## Sublimation of Ices

These web pages provide a simple tool to calculate the sublimation
of ices under various circumstances. The calculations are all
based on the methods described by Cowan and A'Hearn (1979 *
Moon and Planets* **21**, 155-171), which in turn are based
on earlier work by Delsemme and others as referenced in that paper.
The calculations have not been substantially
altered from the original publication and but updated vapor pressures
and latent heats have been used. These changes to the input parameters
lead to only small changes in the resultant sublimation rates.
We note, as pointed out to us by W. Huebner and D. Boice, that
our use of empirical results for heat of sublimation
and vapor pressure leads our result to be inconsistent with the
Clausius-Clapeyron equation, but this has negligible effect on the
results for most (but not all) physical situations. These pages
are posted largely as a convenience for the people who ask us for
various results. Results are available for pure water, pure CO,
pure CO_{2}.

### Normal Surfaces and Isothermal Spheres

Sublimation from a surface normal to the sun and from an isothermal
sphere are relatively straightforward to calculate. We note that
the isothermal sphere is sometimes incorrectly referred to as a
fast-rotator (see below). When averaging over a real cometary
nucleus, at least for simple, convex geometries, the normal surface
represents the highest possible sublimation, while the isothermal
sphere represents the lowest possible sublimation (all other
parameters being equal). Tabulated results, for Bond albedo 5%
and infrared emissivity 100%, are available for
H_{2}O, for
CO_{2}, and for
CO. For results with other albedo,
other infrared emissivity, or other heliocentric distance, this
web-form.
can be used.

### Rapid Rotators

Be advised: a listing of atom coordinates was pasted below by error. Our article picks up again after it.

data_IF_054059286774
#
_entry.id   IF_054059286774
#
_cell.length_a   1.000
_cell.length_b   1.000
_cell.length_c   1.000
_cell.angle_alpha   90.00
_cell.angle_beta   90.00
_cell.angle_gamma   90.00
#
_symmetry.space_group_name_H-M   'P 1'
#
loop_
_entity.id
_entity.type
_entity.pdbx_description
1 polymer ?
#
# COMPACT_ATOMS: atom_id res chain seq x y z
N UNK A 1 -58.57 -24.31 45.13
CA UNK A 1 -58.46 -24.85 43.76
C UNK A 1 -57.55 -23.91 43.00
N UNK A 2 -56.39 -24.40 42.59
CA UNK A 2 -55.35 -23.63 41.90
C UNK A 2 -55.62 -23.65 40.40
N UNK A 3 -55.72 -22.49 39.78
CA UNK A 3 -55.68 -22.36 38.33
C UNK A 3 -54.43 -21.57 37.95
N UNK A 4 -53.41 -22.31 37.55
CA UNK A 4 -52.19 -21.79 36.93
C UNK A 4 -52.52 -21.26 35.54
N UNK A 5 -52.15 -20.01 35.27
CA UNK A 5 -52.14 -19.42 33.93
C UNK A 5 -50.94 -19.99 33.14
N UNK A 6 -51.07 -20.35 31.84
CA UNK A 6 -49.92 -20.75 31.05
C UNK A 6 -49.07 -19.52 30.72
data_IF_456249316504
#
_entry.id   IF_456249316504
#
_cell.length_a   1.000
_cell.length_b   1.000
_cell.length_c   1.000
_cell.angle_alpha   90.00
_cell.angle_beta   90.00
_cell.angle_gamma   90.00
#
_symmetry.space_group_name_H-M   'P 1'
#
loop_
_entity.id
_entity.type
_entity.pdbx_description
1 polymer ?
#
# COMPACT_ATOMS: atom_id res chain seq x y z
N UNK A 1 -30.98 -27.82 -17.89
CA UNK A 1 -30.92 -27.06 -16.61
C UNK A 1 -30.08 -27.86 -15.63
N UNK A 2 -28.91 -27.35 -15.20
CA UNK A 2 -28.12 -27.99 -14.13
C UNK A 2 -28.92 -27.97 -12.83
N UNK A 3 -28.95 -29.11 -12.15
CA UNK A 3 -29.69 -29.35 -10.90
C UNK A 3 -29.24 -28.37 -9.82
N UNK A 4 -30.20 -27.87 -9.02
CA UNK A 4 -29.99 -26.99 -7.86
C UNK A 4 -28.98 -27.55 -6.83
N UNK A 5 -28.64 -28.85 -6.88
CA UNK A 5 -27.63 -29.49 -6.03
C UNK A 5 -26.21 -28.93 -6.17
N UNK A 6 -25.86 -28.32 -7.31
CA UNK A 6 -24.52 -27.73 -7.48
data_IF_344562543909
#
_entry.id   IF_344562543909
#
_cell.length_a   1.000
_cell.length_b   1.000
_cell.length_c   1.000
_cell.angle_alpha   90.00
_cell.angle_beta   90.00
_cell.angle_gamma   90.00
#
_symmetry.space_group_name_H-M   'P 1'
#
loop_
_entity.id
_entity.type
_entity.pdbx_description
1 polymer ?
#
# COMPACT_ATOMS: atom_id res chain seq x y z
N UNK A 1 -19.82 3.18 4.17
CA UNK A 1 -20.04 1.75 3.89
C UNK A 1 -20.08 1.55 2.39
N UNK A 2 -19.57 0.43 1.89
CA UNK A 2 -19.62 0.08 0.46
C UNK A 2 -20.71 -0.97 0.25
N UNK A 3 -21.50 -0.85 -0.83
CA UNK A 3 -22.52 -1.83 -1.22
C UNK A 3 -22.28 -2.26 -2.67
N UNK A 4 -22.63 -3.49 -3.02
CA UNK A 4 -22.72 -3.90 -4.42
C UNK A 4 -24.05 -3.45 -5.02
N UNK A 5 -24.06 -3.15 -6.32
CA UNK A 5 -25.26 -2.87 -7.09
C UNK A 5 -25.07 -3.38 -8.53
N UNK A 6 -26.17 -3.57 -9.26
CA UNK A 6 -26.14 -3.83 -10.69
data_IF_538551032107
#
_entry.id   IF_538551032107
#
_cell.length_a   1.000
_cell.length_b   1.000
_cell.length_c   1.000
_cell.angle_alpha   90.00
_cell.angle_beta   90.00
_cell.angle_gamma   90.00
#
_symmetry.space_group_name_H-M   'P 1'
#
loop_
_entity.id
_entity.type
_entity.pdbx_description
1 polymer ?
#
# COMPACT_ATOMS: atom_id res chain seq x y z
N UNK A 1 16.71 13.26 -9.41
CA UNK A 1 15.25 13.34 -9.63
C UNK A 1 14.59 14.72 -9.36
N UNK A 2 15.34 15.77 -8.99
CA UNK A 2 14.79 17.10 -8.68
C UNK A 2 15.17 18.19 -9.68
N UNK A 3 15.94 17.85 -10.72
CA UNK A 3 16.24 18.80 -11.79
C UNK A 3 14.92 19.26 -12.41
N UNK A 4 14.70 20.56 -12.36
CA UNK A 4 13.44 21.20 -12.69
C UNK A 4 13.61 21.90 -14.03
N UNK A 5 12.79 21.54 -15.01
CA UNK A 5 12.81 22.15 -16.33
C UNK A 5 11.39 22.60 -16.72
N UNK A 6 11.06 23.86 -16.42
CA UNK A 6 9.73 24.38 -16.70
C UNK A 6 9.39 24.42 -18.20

A rapidly rotating nucleus is one for which the thermal inertia is
large enough that parallels of latitude become isotherms. The
average sublimation over the nucleus is then a function of the
obliquity, *i.e.*, of the orientation of the rotation axis.
The sublimation is relatively high if the
nucleus is pole-on toward the sun (obliquity = 0) and much
smaller if the axis is perpendicular to the comet-sun line
(obliquity = 90). All calculations assume a spherical body.
Note that a non-rotating comet is thus identical to a comet that
is pole-on toward the sun. Our approach calculates the
sublimation separately at each latitude
(and for a rapid rotator the sublimation is constant
all the way around the parallel of latitude, even on the night
side) and then calculates the appropriate average over the
entire surface, *i.e.*, the average over all 4*pi*R^{2}
of the surface, including areas where the actual sublimation
is zero. Tabulated results are available for the pole-on case,
which is identical both to the non-rotating case and to the case
of zero thermal inertia, for
H_{2}O, for
CO_{2}, and for
CO. As for the tables above,
the visual Bond albedo is 5% and the thermal emissivity is 100%.
To calculate average
sublimation for other obliquities (angles between equatorial plane and the comet-sun line), other values
of the albedo and emissivity, or other heliocentric distances,
this
web-form can be used.

Created: *10 October 2003, mfa* using cgi scripts by Jeff Hahn

cgi scripts and code updated by Brian Prager

Last updated: *Wednesday, 24-Nov-2010 14:53:09 EST*